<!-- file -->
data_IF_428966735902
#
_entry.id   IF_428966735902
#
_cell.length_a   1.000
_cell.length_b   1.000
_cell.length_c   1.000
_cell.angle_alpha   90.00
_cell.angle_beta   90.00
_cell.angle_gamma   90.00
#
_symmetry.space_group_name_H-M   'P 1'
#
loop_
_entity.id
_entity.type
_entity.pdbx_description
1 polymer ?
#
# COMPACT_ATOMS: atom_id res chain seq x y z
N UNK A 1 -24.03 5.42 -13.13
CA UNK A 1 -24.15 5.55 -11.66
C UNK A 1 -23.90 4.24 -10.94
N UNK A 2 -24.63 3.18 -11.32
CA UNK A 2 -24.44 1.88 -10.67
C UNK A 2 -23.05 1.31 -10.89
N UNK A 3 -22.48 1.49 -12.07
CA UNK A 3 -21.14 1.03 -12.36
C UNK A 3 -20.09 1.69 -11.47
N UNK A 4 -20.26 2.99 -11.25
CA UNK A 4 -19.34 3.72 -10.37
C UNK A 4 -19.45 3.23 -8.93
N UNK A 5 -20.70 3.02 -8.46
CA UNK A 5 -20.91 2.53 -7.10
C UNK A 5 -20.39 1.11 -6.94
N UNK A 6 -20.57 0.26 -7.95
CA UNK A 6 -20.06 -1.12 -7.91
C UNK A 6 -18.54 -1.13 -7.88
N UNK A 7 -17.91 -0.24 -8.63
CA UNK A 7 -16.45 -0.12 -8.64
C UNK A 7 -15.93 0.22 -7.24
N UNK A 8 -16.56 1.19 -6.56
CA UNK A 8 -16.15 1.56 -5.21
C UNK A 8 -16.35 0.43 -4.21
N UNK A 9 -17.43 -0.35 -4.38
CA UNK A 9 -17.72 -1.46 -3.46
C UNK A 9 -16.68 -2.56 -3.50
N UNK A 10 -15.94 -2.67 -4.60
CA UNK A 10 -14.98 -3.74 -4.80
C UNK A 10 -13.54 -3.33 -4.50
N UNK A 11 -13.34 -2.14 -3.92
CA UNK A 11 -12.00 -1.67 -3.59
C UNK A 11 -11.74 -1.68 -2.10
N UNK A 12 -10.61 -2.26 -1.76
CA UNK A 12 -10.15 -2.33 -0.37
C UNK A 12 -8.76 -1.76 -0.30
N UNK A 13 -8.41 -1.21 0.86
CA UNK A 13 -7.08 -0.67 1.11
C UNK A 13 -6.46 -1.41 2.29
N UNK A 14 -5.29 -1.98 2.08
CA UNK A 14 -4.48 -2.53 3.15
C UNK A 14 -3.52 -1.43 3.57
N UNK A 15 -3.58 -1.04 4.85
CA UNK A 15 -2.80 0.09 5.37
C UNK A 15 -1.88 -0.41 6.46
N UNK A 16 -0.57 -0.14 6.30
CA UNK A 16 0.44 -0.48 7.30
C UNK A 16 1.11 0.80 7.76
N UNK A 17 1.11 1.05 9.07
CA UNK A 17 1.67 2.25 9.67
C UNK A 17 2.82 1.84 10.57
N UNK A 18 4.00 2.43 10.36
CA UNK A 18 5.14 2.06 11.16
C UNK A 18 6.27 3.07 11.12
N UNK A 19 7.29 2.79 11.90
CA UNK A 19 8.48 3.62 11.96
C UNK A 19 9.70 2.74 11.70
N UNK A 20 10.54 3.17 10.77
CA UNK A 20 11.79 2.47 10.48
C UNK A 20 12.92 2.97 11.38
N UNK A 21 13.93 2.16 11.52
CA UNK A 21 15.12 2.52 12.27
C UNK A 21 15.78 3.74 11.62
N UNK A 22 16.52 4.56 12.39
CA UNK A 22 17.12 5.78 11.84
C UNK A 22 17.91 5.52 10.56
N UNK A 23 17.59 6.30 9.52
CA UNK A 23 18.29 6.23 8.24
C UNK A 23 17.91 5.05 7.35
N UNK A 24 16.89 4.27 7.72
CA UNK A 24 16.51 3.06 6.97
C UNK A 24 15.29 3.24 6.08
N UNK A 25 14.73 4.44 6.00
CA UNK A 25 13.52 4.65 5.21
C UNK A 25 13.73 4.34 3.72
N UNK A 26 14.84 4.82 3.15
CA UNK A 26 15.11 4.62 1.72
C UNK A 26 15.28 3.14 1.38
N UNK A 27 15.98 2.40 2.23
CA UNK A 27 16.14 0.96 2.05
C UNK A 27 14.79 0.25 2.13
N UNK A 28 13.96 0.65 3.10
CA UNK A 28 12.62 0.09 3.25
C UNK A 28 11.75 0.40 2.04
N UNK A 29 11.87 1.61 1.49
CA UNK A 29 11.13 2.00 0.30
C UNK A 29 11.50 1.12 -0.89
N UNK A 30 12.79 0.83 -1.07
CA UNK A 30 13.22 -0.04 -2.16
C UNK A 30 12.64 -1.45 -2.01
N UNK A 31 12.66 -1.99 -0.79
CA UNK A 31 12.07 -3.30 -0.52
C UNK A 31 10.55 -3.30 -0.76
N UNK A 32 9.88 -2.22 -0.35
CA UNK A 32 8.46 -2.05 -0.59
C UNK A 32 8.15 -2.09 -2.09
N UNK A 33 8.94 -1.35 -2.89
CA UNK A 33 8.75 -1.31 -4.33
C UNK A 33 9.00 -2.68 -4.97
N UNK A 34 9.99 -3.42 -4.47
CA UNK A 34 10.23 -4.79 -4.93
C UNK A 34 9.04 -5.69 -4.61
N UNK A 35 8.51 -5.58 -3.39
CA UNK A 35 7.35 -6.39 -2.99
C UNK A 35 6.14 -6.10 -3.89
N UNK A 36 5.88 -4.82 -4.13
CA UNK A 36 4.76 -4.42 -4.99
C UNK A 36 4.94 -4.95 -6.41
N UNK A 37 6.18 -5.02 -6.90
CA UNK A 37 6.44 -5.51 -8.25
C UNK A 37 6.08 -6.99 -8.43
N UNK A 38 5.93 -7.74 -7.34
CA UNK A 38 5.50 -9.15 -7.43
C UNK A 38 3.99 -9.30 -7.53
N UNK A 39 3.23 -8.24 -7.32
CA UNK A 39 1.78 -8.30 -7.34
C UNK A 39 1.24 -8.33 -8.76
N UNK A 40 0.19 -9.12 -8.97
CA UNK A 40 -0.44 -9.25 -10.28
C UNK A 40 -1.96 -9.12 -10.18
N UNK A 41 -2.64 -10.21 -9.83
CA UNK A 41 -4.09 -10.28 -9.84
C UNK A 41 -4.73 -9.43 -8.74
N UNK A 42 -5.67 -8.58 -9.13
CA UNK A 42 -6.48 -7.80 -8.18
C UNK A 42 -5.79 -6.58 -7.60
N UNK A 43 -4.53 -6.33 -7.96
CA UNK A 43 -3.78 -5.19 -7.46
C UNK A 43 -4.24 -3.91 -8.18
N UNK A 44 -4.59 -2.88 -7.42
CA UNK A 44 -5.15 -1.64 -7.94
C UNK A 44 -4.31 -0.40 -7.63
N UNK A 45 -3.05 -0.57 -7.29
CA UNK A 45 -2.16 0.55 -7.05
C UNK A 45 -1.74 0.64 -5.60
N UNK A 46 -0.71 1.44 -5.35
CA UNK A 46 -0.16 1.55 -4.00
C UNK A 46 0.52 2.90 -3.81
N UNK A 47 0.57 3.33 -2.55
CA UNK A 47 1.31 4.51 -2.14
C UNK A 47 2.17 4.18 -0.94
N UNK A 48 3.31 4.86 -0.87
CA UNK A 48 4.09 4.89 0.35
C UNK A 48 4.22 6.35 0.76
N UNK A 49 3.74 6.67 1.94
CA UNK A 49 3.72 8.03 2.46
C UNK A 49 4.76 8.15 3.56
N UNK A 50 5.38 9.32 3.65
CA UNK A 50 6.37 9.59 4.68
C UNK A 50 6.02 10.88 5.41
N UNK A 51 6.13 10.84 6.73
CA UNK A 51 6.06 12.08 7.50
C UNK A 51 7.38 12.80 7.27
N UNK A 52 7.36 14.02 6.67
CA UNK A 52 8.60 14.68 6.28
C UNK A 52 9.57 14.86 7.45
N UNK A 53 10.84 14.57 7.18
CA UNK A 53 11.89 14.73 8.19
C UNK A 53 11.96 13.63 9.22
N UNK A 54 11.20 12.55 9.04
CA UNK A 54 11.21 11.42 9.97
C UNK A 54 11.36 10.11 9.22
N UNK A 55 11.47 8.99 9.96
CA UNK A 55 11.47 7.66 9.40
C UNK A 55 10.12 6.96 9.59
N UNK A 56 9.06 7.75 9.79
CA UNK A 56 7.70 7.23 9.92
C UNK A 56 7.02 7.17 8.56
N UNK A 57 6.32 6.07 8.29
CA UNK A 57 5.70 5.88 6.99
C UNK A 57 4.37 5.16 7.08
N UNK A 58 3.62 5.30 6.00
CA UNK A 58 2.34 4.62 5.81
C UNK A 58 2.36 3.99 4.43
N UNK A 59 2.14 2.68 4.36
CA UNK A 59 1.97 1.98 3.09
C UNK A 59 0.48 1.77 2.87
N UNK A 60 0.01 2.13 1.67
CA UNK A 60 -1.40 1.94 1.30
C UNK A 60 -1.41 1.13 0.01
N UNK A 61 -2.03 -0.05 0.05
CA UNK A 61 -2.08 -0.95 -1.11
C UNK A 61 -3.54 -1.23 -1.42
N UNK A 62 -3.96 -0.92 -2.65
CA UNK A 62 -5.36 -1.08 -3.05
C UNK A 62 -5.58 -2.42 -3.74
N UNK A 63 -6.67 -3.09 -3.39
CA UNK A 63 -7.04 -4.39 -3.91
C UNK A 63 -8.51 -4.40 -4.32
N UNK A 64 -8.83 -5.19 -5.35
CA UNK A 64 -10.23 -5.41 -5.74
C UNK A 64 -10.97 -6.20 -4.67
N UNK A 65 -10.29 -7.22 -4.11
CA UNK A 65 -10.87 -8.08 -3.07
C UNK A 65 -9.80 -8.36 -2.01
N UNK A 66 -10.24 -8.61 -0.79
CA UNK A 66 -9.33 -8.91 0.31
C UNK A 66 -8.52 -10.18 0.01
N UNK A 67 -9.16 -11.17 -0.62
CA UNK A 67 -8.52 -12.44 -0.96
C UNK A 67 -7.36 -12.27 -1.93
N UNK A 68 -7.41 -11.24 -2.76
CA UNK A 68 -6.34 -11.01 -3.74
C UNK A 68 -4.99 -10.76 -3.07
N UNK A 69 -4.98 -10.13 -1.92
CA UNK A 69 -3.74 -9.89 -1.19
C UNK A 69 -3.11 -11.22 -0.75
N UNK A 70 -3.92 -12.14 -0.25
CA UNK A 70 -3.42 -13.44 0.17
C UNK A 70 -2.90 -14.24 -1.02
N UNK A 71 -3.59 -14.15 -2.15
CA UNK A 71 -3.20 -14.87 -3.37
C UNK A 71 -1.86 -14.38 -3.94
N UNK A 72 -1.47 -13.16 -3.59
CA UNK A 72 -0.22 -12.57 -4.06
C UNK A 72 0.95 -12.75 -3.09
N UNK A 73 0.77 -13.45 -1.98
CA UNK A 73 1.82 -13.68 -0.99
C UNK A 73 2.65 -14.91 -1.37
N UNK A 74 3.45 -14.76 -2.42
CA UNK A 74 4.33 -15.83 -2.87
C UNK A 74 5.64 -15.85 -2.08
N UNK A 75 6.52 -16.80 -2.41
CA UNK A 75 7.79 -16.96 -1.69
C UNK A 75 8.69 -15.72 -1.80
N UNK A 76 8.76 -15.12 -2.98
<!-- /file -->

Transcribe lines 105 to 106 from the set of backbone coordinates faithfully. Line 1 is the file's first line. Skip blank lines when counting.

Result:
N UNK A 29 11.87 1.61 1.49
CA UNK A 29 11.13 2.00 0.30